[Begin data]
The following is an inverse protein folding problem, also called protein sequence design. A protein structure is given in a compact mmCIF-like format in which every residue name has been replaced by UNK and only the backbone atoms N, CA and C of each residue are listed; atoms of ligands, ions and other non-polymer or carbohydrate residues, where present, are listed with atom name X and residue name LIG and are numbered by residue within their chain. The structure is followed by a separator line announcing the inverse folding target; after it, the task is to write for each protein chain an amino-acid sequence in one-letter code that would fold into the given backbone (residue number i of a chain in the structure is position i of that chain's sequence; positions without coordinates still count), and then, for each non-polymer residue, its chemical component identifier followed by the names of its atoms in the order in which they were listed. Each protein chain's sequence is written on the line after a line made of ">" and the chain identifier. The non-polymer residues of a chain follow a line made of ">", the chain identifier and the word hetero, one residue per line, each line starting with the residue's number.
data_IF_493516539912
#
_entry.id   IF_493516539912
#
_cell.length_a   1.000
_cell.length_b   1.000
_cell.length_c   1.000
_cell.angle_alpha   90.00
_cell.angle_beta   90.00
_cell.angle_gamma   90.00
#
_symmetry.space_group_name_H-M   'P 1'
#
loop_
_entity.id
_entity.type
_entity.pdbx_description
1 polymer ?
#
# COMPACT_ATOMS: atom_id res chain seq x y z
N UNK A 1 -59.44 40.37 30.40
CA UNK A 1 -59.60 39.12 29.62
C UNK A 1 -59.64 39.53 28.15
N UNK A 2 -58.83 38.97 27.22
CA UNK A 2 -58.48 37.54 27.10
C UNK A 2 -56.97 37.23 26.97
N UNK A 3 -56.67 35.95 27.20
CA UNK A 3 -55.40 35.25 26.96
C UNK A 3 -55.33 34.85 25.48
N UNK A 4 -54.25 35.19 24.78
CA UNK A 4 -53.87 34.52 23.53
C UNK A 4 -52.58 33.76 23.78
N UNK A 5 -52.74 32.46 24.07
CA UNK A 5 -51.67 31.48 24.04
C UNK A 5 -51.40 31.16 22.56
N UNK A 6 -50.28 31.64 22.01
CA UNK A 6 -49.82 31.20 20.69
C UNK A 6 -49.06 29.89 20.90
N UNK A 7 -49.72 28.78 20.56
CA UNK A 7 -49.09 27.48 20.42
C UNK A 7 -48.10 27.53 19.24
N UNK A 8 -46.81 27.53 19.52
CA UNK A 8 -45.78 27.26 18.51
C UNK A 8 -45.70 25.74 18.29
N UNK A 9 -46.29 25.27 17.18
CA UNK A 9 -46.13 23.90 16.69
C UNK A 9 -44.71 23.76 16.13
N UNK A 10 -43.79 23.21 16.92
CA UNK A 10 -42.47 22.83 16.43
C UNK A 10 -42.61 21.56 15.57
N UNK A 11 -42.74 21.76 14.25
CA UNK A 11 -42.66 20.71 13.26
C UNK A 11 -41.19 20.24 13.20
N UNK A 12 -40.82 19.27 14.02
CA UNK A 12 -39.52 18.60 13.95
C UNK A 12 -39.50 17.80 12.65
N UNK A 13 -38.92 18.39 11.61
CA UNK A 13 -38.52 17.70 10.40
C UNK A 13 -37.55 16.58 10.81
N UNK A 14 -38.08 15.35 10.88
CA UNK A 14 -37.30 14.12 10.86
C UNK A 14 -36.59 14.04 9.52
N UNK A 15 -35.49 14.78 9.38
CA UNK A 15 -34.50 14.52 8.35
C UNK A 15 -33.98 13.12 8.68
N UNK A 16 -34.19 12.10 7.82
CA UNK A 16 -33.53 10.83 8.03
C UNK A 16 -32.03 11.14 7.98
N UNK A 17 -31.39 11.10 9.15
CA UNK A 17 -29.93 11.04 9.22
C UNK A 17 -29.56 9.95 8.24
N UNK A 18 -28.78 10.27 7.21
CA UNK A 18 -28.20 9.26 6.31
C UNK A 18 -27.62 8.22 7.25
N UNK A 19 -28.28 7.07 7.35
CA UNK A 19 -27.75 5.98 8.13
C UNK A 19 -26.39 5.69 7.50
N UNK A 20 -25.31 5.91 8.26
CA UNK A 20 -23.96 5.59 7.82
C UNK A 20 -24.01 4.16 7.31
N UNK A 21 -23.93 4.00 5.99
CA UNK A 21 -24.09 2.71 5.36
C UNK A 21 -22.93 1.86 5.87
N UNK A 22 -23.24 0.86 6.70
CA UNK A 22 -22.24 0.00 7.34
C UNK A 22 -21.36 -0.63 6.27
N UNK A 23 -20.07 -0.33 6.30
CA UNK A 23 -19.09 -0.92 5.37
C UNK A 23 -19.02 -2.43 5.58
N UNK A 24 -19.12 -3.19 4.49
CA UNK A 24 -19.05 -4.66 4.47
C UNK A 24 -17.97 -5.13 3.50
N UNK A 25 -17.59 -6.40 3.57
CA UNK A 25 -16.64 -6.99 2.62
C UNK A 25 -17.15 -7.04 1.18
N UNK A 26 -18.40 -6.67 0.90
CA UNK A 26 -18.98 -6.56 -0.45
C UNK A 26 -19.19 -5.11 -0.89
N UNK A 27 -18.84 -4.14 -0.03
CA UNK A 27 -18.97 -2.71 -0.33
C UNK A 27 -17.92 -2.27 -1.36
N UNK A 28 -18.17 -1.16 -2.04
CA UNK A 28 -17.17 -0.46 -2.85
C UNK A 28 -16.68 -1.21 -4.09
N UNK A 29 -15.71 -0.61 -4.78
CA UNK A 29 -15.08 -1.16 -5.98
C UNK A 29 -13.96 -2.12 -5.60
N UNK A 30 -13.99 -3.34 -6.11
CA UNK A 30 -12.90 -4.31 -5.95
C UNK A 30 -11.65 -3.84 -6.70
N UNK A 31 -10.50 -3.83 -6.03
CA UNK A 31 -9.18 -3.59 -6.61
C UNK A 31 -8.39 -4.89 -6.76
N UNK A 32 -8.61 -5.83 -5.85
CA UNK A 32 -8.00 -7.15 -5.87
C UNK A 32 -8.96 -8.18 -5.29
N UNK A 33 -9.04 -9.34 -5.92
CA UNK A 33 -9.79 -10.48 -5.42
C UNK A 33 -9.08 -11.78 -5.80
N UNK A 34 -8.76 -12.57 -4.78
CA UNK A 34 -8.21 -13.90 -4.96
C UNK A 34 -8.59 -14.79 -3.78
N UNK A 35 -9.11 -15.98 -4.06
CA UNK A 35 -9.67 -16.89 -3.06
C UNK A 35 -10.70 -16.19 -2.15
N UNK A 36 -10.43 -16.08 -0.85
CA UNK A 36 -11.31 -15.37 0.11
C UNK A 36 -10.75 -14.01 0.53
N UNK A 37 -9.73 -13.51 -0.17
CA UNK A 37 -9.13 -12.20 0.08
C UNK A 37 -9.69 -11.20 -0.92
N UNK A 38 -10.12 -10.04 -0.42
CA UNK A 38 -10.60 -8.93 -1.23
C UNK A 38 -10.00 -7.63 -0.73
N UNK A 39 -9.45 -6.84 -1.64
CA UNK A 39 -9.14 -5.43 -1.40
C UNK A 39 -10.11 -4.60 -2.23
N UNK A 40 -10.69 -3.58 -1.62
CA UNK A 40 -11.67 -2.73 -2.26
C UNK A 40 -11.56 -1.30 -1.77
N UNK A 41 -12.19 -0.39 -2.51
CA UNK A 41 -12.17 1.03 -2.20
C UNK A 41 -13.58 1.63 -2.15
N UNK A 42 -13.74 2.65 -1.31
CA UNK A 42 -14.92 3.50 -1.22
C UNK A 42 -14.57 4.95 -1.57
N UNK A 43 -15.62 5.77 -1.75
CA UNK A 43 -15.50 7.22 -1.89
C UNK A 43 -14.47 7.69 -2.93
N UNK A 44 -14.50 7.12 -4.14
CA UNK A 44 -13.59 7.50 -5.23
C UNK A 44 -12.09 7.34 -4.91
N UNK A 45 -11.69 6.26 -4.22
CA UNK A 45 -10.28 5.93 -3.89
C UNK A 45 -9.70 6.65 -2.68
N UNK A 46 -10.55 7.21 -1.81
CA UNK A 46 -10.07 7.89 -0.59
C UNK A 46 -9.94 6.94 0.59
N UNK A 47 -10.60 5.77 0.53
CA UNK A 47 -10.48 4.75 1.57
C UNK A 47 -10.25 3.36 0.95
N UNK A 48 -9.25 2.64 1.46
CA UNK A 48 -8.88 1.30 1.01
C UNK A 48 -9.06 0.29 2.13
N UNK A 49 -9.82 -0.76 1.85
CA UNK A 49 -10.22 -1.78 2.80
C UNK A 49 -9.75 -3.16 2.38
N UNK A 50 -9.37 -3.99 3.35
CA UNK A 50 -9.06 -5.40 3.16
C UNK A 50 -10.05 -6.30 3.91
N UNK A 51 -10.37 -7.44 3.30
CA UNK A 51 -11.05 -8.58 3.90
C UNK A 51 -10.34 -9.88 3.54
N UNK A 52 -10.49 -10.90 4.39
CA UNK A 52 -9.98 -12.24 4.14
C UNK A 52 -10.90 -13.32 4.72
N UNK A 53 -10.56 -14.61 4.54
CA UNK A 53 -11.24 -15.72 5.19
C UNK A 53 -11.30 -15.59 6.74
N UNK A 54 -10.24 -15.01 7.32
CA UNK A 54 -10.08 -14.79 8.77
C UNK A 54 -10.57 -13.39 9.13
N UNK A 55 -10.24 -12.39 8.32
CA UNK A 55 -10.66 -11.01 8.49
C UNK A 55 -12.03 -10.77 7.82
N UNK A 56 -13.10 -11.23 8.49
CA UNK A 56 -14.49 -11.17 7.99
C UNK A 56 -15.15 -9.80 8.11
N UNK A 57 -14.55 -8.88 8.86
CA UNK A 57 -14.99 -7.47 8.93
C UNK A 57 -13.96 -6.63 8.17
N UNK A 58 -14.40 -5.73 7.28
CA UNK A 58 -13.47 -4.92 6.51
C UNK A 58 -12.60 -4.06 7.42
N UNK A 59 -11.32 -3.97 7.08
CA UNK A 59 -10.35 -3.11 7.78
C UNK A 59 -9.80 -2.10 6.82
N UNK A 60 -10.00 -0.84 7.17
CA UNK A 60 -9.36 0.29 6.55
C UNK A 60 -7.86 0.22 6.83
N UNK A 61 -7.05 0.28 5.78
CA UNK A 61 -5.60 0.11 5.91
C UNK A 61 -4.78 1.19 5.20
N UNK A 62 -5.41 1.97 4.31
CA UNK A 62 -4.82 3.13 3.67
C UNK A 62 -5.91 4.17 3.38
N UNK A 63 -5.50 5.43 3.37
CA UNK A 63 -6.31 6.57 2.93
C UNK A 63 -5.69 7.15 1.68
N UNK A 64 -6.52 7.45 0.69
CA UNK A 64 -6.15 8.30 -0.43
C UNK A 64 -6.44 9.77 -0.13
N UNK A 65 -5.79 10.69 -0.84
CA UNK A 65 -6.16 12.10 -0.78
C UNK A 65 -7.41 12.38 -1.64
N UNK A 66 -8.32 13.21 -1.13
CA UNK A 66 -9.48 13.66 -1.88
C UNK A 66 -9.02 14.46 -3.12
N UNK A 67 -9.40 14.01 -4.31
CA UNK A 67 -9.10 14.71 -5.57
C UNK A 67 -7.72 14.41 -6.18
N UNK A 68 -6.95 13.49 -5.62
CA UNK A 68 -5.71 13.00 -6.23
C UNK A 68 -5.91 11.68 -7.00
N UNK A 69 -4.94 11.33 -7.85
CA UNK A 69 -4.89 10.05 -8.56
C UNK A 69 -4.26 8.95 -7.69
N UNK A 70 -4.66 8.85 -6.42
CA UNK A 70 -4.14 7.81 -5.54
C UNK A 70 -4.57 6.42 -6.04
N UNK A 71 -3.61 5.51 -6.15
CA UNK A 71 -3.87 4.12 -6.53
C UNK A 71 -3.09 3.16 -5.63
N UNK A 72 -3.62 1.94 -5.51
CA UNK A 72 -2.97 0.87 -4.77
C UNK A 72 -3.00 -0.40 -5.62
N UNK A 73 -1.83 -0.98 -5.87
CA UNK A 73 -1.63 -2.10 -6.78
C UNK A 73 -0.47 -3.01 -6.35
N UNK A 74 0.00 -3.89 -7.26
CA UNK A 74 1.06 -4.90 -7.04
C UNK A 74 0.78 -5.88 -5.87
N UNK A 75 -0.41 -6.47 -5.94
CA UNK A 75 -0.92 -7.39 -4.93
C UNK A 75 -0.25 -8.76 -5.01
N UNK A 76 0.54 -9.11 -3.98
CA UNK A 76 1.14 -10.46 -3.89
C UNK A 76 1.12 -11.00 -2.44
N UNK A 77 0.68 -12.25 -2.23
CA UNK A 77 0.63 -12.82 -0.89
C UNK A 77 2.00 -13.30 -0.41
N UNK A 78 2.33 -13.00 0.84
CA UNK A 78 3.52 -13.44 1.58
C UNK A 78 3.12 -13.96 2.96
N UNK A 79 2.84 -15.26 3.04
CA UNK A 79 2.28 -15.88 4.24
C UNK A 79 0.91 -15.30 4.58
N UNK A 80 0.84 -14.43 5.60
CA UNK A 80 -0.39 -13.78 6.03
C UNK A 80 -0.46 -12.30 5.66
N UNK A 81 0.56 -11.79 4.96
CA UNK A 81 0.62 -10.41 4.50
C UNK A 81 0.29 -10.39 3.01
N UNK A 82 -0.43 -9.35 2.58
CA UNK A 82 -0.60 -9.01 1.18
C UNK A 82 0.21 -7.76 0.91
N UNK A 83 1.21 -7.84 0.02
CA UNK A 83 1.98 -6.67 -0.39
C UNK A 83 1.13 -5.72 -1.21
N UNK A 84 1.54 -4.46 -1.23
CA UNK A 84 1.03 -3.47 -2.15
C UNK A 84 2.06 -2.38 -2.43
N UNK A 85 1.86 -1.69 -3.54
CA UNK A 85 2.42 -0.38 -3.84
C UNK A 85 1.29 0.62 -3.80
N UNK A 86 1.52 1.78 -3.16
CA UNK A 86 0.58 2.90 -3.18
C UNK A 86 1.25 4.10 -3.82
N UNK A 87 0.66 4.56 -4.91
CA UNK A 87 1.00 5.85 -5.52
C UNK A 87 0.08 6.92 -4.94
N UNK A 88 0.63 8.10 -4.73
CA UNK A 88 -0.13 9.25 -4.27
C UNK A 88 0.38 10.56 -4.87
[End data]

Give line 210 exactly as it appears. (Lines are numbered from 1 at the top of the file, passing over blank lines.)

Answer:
C UNK A 63 -5.69 7.15 1.68